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Why authors ♡ their characters – by Deb McEwan

on 07/02/2017

A prolific multigenre author, Deb McEwan, is here to share with us why she loves her character Michelle. Thank you for participating in this series, Deb!

Why I like Michelle – by Deb McEwan

I joined the British Army (the Women’s Royal Army Corps) in 1979 and left (the Adjutant General’s Corps) in 2013. 

In 1979 sexism was still rife and most women were non-combatant. Out of uniform, fashions were dodgy to say the least. Teenagers my age were still riding high from the movie “Grease”, talking about “National Lampoon’s Animal House” and scared after watching “Halloween” (the last might have been just me to be fair). The Bee Gees were big and as well as singing along to ‘Tragedy”, the Village People had made a name for themselves with “YMCA”. Ian Drury and the Blockheads had a hit with “Hit me with your Rhythm Stick” and Gloria Gaynor released “I Will Survive”.

The seventies is the background to my first “Unlikely Soldiers” novel, “Civvy to Squaddie”. Some of the story is based on experience, the rest on my imagination –  only my army family know which is which!

Michelle Warbutton is one of the two main protagonists. She’s innocent and naive. Growing up in a dysfunctional family in 1970’s Britain Michelle tries to make sense of life and the people who love her, but still let her down. In the small (fictional) Welsh village of Talywen everyone seems to know everyone else’s business. When her nasty Aunt lets a family secret out of the bag, Michelle knows she has to get away. She doesn’t want to make a career in retail and as she leaves school, realises she’s squandered her education. Her brother Graham joined the Army and she enjoys listening to his exciting stories when he comes home. He occasionally compares army life to that in Civvy Street and Michelle wonders if this is a famous place in London and if she’ll ever get to see the places her brother has visited.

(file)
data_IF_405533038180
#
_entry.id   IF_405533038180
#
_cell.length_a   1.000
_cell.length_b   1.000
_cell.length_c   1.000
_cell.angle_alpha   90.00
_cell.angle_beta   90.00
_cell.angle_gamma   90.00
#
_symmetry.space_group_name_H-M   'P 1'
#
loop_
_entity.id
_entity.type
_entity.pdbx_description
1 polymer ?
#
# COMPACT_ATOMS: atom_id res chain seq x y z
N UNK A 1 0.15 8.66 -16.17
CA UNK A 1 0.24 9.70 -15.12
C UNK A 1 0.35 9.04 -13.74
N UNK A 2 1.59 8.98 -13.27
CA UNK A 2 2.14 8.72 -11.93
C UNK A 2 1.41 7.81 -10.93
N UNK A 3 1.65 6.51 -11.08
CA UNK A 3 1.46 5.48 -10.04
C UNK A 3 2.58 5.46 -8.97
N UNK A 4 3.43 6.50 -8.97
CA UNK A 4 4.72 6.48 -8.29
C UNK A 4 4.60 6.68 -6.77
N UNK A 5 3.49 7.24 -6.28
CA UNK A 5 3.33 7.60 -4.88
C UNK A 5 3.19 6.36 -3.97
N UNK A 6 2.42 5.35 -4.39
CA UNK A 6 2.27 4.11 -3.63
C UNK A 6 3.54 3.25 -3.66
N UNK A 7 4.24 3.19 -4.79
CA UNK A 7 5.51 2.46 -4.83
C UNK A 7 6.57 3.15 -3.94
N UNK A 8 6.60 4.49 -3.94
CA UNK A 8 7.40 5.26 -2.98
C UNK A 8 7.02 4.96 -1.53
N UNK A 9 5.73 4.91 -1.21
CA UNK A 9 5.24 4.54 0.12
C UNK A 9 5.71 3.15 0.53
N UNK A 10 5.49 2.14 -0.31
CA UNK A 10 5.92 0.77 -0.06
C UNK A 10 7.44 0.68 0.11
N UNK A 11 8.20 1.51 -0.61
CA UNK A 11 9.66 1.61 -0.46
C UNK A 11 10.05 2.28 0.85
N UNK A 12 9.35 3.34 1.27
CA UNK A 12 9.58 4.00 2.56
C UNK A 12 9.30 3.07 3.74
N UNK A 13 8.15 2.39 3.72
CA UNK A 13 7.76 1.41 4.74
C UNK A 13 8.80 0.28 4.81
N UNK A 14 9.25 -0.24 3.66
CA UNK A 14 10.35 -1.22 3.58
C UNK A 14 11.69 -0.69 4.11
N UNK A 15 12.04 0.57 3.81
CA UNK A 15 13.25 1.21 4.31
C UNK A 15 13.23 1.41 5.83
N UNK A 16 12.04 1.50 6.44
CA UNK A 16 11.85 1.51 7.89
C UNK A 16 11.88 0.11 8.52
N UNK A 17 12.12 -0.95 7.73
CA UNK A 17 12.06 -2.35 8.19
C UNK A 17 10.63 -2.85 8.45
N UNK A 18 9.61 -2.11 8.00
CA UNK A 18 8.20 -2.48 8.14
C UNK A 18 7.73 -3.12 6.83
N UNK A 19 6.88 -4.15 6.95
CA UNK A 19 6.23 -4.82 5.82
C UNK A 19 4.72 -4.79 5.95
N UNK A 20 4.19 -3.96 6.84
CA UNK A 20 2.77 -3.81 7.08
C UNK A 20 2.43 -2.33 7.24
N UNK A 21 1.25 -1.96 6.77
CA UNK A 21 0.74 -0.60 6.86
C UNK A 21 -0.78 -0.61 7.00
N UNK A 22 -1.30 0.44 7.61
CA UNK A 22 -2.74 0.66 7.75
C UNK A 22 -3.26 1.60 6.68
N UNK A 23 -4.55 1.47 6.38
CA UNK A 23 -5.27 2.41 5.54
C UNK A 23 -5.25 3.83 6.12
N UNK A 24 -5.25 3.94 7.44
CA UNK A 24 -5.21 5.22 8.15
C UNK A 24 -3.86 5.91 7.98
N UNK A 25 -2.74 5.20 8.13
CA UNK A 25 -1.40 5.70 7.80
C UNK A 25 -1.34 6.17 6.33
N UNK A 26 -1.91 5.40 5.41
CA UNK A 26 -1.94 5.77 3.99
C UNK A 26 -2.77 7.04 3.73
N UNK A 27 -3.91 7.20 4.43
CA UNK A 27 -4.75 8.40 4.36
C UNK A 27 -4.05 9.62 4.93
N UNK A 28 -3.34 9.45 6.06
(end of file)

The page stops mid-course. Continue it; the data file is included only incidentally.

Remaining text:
Against the wishes of her parents and her brother she attempts to join-up, but she’s too young and discovers that the option to join juniors isn’t available to girls in late 1970s Britain. She enrols for a boring college course until she’s old enough to enlist. 

After three days of tests and interviews at the Women’s Royal Army Corps Centre in Guildford, Michelle is over the moon when she receives a letter informing her that her application has been successful. 

Following a sad farewell to her parents she embarks on her new career, discovering aspects of her personality and nature that she didn’t know existed, and earning herself the nickname Mouse. The army will consume her every waking moment. It’s where she finds the love of her life and encounters an enemy who is intent on making her suffer. 

Deb’s link 

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4 responses to “Why authors ♡ their characters – by Deb McEwan

  1. debmcewan says:

    Thanks for being the perfect host Anita. 🙂

    Liked by 1 person

  2. Great interview and awesome cover!

    Liked by 2 people

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